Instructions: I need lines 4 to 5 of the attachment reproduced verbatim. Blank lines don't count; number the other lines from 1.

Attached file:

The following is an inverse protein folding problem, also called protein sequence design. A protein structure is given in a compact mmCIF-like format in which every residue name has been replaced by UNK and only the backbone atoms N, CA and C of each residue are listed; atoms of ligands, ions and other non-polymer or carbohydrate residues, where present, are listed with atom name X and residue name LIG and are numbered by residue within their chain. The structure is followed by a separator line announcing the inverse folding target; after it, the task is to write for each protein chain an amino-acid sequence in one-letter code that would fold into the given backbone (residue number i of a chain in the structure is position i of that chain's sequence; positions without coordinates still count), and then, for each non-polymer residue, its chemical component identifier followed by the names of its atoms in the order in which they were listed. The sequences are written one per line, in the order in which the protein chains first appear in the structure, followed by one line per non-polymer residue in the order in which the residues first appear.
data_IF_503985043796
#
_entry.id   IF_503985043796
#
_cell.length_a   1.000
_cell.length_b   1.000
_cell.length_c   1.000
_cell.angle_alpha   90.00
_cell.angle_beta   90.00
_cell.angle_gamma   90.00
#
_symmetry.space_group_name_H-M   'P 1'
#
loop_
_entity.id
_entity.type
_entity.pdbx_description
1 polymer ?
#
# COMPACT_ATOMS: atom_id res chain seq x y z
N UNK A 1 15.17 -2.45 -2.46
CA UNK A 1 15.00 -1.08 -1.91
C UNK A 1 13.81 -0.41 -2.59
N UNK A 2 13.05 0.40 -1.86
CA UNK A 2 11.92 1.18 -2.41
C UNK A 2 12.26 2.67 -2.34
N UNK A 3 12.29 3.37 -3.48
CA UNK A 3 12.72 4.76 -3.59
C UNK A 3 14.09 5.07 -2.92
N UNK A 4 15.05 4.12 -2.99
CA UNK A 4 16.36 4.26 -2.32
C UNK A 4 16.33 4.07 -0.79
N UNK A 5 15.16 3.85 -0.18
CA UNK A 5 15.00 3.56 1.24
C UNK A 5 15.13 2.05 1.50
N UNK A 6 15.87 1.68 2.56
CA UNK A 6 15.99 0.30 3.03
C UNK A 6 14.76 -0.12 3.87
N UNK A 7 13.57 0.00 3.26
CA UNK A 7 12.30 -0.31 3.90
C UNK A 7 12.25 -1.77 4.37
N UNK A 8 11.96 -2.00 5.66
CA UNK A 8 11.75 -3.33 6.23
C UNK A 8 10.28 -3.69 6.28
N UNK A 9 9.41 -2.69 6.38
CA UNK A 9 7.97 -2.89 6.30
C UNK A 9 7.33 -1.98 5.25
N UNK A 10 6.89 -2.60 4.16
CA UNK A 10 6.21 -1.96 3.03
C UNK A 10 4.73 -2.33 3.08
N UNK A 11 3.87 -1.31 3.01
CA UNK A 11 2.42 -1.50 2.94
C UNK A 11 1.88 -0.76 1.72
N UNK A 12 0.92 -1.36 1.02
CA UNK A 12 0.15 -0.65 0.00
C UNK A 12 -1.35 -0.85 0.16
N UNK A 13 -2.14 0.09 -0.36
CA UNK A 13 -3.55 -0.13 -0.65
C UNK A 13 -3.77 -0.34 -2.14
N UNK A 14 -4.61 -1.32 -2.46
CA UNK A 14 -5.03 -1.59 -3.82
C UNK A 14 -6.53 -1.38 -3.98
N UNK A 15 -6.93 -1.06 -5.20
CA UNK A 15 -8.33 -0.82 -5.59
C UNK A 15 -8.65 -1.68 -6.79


_entry.id   IF_503985043796
#